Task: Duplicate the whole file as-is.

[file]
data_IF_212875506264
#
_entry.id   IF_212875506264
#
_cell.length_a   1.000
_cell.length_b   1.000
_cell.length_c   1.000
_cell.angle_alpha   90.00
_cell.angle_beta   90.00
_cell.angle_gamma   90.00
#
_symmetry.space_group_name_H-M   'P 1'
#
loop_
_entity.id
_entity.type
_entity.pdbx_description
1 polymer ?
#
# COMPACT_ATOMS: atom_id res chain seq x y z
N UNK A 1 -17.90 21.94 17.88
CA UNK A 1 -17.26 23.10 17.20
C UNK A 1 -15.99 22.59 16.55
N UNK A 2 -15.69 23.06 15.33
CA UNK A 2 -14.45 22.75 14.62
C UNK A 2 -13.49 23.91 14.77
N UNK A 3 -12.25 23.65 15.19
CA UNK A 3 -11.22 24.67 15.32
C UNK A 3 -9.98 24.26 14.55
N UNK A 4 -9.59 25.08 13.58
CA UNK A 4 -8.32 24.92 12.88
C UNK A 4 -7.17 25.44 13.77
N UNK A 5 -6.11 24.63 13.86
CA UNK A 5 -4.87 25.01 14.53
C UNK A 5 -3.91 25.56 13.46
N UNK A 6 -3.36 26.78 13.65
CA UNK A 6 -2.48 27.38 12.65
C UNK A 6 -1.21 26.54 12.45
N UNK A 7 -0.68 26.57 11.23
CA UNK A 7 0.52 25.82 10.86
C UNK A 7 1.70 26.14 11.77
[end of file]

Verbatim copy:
data_IF_212875506264
#
_entry.id   IF_212875506264
#
_cell.length_a   1.000
_cell.length_b   1.000
_cell.length_c   1.000
_cell.angle_alpha   90.00
_cell.angle_beta   90.00
_cell.angle_gamma   90.00
#
_symmetry.space_group_name_H-M   'P 1'
#
loop_
_entity.id
_entity.type
_entity.pdbx_description
1 polymer ?
#
# COMPACT_ATOMS: atom_id res chain seq x y z
N UNK A 1 -17.90 21.94 17.88
CA UNK A 1 -17.26 23.10 17.20
C UNK A 1 -15.99 22.59 16.55
N UNK A 2 -15.69 23.06 15.33
CA UNK A 2 -14.45 22.75 14.62
C UNK A 2 -13.49 23.91 14.77
N UNK A 3 -12.25 23.65 15.19
CA UNK A 3 -11.22 24.67 15.32
C UNK A 3 -9.98 24.26 14.55
N UNK A 4 -9.59 25.08 13.58
CA UNK A 4 -8.32 24.92 12.88
C UNK A 4 -7.17 25.44 13.77
N UNK A 5 -6.11 24.63 13.86
CA UNK A 5 -4.87 25.01 14.53
C UNK A 5 -3.91 25.56 13.46
N UNK A 6 -3.36 26.78 13.65
CA UNK A 6 -2.48 27.38 12.65
C UNK A 6 -1.21 26.54 12.45
N UNK A 7 -0.68 26.57 11.23
CA UNK A 7 0.52 25.82 10.86
C UNK A 7 1.70 26.14 11.77